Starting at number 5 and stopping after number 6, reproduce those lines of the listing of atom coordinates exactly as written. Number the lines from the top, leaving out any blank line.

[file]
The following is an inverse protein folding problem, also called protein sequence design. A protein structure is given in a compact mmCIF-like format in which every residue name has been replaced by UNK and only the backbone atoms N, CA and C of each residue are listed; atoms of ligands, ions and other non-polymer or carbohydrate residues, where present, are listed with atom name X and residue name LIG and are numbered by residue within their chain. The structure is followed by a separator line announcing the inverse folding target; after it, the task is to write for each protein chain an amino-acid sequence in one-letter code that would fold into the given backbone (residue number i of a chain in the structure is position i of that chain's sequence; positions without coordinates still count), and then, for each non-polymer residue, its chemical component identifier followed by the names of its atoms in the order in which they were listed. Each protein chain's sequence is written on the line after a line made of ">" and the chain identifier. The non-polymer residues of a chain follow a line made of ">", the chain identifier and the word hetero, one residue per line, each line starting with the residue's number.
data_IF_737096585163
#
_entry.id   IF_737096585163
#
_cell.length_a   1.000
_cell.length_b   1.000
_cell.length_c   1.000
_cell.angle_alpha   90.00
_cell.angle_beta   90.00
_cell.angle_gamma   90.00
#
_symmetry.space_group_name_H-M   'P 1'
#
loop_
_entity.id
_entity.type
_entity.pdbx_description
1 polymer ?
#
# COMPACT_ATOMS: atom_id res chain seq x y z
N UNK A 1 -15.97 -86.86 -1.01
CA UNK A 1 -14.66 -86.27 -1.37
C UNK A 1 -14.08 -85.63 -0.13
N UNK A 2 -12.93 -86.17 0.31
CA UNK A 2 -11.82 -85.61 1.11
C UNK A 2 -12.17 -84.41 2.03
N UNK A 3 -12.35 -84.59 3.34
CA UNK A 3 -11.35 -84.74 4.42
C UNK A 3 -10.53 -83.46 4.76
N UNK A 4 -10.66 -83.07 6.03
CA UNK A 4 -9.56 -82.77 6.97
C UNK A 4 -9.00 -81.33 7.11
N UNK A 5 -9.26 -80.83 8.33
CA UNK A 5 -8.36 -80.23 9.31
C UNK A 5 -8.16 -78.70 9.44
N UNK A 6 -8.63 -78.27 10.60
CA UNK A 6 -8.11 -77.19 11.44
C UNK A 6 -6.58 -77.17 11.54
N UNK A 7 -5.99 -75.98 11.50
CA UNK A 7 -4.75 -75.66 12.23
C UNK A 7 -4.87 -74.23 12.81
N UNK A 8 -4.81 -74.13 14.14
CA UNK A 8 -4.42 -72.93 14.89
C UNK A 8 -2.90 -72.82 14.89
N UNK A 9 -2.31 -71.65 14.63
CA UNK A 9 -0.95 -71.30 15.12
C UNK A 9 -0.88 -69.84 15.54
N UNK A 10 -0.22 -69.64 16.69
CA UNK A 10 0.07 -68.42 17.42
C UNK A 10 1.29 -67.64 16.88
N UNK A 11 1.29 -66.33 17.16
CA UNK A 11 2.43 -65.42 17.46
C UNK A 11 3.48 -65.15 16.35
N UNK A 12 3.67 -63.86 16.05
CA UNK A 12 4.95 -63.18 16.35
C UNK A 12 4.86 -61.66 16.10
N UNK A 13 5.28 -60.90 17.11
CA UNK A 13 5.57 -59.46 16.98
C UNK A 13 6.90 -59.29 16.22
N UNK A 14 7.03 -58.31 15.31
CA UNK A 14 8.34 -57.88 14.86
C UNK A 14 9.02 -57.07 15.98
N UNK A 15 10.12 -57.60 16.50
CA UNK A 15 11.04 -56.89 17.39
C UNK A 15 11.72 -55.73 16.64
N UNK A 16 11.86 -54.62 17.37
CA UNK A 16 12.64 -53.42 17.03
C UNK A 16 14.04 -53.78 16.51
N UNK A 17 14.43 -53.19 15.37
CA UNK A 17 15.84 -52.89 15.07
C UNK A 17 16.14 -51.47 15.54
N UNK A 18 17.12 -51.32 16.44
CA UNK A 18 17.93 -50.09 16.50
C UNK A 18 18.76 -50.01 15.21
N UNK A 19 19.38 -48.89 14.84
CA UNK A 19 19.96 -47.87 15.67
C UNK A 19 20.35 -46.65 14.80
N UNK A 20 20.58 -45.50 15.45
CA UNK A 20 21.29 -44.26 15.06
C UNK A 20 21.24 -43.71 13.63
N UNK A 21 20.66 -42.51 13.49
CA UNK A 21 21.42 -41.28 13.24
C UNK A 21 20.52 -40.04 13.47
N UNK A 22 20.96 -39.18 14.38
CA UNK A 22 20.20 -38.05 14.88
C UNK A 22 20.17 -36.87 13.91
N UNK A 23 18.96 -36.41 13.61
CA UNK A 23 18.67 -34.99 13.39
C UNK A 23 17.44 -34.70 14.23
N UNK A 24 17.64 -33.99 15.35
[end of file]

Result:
#
_cell.length_a   1.000